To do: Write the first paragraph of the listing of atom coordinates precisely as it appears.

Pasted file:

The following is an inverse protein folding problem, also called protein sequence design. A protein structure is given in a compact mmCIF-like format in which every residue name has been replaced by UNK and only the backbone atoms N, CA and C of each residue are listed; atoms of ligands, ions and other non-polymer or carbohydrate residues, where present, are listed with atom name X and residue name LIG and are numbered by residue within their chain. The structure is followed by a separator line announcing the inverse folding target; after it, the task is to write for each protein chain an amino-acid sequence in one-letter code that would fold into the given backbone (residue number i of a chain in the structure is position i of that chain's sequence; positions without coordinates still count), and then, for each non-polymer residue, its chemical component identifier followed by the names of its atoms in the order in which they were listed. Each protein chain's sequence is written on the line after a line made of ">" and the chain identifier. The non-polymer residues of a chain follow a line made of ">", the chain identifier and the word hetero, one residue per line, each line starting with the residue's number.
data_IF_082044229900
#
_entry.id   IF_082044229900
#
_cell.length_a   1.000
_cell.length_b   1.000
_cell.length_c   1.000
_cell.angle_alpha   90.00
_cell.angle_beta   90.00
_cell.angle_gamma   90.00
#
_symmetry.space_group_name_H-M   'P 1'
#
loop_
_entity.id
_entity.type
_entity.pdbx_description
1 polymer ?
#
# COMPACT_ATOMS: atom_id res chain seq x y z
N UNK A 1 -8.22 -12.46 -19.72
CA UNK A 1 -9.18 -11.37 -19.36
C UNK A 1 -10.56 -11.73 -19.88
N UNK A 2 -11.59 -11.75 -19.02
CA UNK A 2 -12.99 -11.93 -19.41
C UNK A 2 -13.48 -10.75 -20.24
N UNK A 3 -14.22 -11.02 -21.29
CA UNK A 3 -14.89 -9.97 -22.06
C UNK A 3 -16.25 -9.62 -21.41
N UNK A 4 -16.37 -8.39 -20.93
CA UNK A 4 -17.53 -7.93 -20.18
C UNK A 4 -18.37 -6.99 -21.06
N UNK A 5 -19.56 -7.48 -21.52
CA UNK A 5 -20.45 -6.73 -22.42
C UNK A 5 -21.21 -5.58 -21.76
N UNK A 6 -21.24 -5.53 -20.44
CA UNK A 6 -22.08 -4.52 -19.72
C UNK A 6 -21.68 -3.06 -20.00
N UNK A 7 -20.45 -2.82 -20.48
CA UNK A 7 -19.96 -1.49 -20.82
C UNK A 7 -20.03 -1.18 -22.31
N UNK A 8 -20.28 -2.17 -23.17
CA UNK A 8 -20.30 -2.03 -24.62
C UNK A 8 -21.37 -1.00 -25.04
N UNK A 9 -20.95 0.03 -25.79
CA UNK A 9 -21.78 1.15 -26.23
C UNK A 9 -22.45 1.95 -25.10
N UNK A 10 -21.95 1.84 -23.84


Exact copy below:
The following is an inverse protein folding problem, also called protein sequence design. A protein structure is given in a compact mmCIF-like format in which every residue name has been replaced by UNK and only the backbone atoms N, CA and C of each residue are listed; atoms of ligands, ions and other non-polymer or carbohydrate residues, where present, are listed with atom name X and residue name LIG and are numbered by residue within their chain. The structure is followed by a separator line announcing the inverse folding target; after it, the task is to write for each protein chain an amino-acid sequence in one-letter code that would fold into the given backbone (residue number i of a chain in the structure is position i of that chain's sequence; positions without coordinates still count), and then, for each non-polymer residue, its chemical component identifier followed by the names of its atoms in the order in which they were listed. Each protein chain's sequence is written on the line after a line made of ">" and the chain identifier. The non-polymer residues of a chain follow a line made of ">", the chain identifier and the word hetero, one residue per line, each line starting with the residue's number.